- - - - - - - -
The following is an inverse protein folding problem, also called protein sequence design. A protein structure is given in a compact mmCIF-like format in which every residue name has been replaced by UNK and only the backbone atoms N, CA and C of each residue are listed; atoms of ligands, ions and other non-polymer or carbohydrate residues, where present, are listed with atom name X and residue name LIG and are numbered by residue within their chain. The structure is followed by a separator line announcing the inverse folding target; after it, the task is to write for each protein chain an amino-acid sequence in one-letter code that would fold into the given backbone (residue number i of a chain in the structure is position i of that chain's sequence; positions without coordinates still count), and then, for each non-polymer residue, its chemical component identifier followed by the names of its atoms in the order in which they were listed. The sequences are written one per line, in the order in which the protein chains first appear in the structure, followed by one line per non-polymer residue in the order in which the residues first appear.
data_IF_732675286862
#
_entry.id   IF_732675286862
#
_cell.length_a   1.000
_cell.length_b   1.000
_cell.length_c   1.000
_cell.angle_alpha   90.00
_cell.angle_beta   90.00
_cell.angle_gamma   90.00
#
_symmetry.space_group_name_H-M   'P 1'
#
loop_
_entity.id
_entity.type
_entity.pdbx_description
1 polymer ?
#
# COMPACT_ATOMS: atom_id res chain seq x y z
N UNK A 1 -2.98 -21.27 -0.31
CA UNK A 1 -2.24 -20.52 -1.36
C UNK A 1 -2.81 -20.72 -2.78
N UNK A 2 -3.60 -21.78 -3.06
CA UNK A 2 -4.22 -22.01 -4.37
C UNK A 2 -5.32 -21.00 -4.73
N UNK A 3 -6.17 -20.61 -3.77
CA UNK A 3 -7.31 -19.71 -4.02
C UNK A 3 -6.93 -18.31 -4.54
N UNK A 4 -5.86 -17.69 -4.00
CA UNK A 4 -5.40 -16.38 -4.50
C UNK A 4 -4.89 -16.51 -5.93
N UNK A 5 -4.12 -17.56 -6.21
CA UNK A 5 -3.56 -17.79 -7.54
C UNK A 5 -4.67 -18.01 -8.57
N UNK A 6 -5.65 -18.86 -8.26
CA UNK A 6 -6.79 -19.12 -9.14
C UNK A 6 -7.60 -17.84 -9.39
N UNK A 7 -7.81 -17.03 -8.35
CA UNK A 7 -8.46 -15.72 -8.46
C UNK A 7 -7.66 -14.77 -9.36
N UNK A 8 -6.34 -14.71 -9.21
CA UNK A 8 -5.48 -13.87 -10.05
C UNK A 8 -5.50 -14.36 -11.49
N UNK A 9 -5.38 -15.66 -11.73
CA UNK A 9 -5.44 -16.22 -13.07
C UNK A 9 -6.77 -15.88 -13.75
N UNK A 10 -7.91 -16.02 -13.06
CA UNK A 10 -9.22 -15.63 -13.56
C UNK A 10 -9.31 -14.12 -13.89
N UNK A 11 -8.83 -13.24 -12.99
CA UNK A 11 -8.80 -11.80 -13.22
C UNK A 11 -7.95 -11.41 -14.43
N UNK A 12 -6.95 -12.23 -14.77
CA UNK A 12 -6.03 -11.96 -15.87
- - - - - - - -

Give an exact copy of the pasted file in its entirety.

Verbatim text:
The following is an inverse protein folding problem, also called protein sequence design. A protein structure is given in a compact mmCIF-like format in which every residue name has been replaced by UNK and only the backbone atoms N, CA and C of each residue are listed; atoms of ligands, ions and other non-polymer or carbohydrate residues, where present, are listed with atom name X and residue name LIG and are numbered by residue within their chain. The structure is followed by a separator line announcing the inverse folding target; after it, the task is to write for each protein chain an amino-acid sequence in one-letter code that would fold into the given backbone (residue number i of a chain in the structure is position i of that chain's sequence; positions without coordinates still count), and then, for each non-polymer residue, its chemical component identifier followed by the names of its atoms in the order in which they were listed. The sequences are written one per line, in the order in which the protein chains first appear in the structure, followed by one line per non-polymer residue in the order in which the residues first appear.
data_IF_732675286862
#
_entry.id   IF_732675286862
#
_cell.length_a   1.000
_cell.length_b   1.000
_cell.length_c   1.000
_cell.angle_alpha   90.00
_cell.angle_beta   90.00
_cell.angle_gamma   90.00
#
_symmetry.space_group_name_H-M   'P 1'
#
loop_
_entity.id
_entity.type
_entity.pdbx_description
1 polymer ?
#
# COMPACT_ATOMS: atom_id res chain seq x y z
N UNK A 1 -2.98 -21.27 -0.31
CA UNK A 1 -2.24 -20.52 -1.36
C UNK A 1 -2.81 -20.72 -2.78
N UNK A 2 -3.60 -21.78 -3.06
CA UNK A 2 -4.22 -22.01 -4.37
C UNK A 2 -5.32 -21.00 -4.73
N UNK A 3 -6.17 -20.61 -3.77
CA UNK A 3 -7.31 -19.71 -4.02
C UNK A 3 -6.93 -18.31 -4.54
N UNK A 4 -5.86 -17.69 -4.00
CA UNK A 4 -5.40 -16.38 -4.50
C UNK A 4 -4.89 -16.51 -5.93
N UNK A 5 -4.12 -17.56 -6.21
CA UNK A 5 -3.56 -17.79 -7.54
C UNK A 5 -4.67 -18.01 -8.57
N UNK A 6 -5.65 -18.86 -8.26
CA UNK A 6 -6.79 -19.12 -9.14
C UNK A 6 -7.60 -17.84 -9.39
N UNK A 7 -7.81 -17.03 -8.35
CA UNK A 7 -8.46 -15.72 -8.46
C UNK A 7 -7.66 -14.77 -9.36
N UNK A 8 -6.34 -14.71 -9.21
CA UNK A 8 -5.48 -13.87 -10.05
C UNK A 8 -5.50 -14.36 -11.49
N UNK A 9 -5.38 -15.66 -11.73
CA UNK A 9 -5.44 -16.22 -13.07
C UNK A 9 -6.77 -15.88 -13.75
N UNK A 10 -7.91 -16.02 -13.06
CA UNK A 10 -9.22 -15.63 -13.56
C UNK A 10 -9.31 -14.12 -13.89
N UNK A 11 -8.83 -13.24 -12.99
CA UNK A 11 -8.80 -11.80 -13.22
C UNK A 11 -7.95 -11.41 -14.43
N UNK A 12 -6.95 -12.23 -14.77
CA UNK A 12 -6.03 -11.96 -15.87